To support Member States and businesses in their implementation of eIDAS based infrastructures, the Connecting Europe Facility (CEF) programme is providing a set of generic digital building blocks.
The building blocks consist of technical specifications and standards with compliant software and dedicated services. They are the basic infrastructures that can be reused to facilitate the delivery of digital public services, offering basic capabilities that can be reused to integrate eID and trust services in digital public services across borders and sectors.
eIDs under eIDAS are also key to implement effectively the revised Anti-Money Laundering Directive, thePayment Services Directive II (PSD2), the Communication on "Tackling online disinformation".
eIDs under eIDAS in action
COVID-19 and similar times of crisis: How eID and trust services can help citizens and businesses
When face-to-face interaction is impossible, eGovernment solutions become vital.
Thanks to eID and eSignature, citizens do not need to leave their homes to interact with public administrations, they do not have to meet face-to-face to sign or even mail documents.
In times of crisis, this is another way to achieve social distancing. The use of trust services could also support companies around Europe (particularly SMEs that are most severely affected by the pandemic) by enabling the performance of most operations needed for business continuity (contracts/transactions) remotely.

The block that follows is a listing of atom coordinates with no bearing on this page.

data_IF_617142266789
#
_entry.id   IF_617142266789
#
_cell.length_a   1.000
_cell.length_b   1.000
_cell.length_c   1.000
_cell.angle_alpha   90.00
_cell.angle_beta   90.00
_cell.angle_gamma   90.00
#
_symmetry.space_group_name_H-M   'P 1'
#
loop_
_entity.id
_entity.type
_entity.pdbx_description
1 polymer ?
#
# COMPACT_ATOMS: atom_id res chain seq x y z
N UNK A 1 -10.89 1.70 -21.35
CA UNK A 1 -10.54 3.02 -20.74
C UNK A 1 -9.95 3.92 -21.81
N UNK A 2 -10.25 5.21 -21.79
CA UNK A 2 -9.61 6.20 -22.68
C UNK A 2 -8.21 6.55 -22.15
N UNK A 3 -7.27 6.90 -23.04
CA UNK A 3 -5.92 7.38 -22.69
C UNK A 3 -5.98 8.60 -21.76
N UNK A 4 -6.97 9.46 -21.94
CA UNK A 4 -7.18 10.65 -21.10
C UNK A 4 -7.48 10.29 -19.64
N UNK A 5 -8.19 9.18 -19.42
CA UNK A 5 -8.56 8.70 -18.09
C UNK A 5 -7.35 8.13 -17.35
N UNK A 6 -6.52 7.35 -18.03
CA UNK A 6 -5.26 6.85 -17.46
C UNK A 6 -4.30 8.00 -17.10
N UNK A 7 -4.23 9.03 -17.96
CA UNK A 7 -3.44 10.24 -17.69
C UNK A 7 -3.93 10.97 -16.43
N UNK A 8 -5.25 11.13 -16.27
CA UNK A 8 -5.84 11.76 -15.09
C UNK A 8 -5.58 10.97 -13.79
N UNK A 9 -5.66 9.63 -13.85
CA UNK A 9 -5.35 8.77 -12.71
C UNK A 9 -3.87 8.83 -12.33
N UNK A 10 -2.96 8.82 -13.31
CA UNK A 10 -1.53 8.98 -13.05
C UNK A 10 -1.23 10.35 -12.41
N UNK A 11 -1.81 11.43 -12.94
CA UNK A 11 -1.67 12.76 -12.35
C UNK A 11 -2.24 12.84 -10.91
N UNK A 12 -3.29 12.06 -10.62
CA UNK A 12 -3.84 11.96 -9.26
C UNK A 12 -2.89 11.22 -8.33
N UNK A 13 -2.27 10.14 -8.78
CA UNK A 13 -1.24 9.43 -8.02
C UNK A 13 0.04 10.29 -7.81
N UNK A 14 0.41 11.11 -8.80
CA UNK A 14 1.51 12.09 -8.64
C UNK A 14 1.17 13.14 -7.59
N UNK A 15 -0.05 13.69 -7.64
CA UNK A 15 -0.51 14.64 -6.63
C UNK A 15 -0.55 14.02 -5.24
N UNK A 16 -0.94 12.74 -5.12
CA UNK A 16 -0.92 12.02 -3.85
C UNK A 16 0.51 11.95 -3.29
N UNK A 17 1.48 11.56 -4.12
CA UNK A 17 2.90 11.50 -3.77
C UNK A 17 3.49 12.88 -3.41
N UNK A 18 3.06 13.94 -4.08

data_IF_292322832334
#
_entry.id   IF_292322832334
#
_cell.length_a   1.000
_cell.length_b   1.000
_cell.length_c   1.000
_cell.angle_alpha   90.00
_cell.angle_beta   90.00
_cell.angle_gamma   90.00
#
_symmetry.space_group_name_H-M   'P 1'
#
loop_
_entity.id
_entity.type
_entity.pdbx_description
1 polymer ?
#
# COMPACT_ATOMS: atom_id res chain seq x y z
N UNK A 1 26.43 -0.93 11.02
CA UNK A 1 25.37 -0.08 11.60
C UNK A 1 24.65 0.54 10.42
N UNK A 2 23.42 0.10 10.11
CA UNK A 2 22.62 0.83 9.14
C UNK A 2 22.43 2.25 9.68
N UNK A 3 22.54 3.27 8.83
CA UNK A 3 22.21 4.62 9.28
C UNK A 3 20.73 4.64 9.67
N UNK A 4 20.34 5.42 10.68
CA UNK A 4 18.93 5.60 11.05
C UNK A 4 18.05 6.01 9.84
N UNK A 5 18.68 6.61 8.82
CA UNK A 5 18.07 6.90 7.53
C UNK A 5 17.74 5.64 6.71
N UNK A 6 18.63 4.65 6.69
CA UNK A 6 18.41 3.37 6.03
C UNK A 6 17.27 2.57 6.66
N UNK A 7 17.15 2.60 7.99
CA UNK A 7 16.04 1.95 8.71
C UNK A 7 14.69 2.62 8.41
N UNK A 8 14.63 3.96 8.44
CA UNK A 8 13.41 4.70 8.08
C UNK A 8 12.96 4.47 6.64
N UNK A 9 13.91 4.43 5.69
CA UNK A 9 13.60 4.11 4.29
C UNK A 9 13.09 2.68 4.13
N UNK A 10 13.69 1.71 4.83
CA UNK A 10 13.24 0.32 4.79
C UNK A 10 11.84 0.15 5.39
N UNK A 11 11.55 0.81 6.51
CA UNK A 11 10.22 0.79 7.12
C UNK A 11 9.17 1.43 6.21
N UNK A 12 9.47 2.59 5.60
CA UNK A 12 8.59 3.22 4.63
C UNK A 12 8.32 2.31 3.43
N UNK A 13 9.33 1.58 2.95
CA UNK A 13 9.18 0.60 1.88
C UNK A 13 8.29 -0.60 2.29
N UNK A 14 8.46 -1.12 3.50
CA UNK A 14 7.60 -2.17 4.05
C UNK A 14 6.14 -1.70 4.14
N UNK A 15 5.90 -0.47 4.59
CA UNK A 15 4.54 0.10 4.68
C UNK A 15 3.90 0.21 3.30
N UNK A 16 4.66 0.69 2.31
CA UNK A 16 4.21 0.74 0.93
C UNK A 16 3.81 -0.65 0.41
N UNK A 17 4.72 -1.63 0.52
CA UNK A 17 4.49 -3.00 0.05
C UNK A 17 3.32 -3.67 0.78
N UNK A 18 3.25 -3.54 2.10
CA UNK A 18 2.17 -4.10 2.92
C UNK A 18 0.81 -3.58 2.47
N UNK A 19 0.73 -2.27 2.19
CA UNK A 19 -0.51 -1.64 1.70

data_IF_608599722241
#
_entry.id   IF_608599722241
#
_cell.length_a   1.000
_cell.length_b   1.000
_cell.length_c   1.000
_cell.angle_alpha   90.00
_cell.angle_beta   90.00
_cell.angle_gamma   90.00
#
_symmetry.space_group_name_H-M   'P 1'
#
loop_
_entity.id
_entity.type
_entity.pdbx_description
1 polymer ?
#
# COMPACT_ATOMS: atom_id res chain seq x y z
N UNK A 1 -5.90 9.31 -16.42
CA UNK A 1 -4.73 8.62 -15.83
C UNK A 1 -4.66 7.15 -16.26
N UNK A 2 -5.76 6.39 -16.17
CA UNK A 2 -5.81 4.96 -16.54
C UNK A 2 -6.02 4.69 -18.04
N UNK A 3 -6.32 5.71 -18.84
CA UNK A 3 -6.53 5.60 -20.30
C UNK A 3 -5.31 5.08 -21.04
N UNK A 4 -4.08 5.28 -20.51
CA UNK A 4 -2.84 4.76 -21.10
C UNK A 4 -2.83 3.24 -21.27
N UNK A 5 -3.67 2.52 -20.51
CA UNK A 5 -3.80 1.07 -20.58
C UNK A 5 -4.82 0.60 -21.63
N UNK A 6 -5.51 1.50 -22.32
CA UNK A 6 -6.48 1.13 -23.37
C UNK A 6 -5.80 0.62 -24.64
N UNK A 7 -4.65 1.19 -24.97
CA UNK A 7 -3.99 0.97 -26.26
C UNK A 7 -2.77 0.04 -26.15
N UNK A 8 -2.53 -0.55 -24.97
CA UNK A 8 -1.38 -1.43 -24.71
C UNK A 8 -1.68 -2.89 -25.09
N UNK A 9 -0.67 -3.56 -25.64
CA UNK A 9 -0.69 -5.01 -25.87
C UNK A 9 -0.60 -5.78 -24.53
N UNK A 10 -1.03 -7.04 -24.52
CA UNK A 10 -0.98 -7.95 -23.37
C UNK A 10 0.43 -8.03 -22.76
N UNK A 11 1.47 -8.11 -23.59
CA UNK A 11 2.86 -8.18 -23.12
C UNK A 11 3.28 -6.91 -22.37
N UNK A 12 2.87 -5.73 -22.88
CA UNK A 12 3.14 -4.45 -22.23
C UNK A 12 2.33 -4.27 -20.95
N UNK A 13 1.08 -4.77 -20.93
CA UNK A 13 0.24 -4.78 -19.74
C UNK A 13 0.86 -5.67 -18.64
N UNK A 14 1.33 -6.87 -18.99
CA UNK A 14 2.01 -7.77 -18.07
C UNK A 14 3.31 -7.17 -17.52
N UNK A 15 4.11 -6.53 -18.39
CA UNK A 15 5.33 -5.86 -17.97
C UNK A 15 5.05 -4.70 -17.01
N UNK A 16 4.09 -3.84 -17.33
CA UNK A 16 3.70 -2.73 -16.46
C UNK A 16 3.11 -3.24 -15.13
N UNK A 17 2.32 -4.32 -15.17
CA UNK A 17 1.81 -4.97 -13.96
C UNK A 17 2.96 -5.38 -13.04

Examples of the application of trust service solutions
eIDAS for filing a tax declaration
Magdalena is a Polish citizen who has recently moved to the Netherlands for work. She needs to file her first tax declaration in the Netherlands. She logs in to the Dutch tax authority website and identifies herself with her Polish eID. After filling out her tax declaration she signs it with eSignature. The Dutch tax authority can eSeal the tax clearance document and send it to her by electronic registered delivery service.
eIDAS: making Once Only Principle operational under the Single Digital Gateway from 2023 onwards
Lena is a German citizen living in Belgium and wants to get the Belgian resident’s card.
She can apply for the resident card online, identifying herself through her German eID. When asked to provide her birth certificate, she explicitly requests the Belgian authority to obtain it from the German authority, which has it in electronic form. Her request is electronically transmitted to the German authorities, which in turn sends the digital birth certificate to Belgium. Lena can check if it corresponds to her request. Upon receipt, Belgium swiftly issues the resident’s card.
More work needs to be done
The potential of eIDAS has not been fully exploited yet. More work needs to be done to offer all Europeans a digital identity that can be widely used online and protects personal data and privacy.
At the moment, 15 Member States are at various stages of notification of their national identify schemes, thus providing the opportunity to over 60% of the EU population to access public services in a cross-border context.
eID under eIDAS can only be used to identify in the public sector — this leaves for now most every-day use cases out of scope!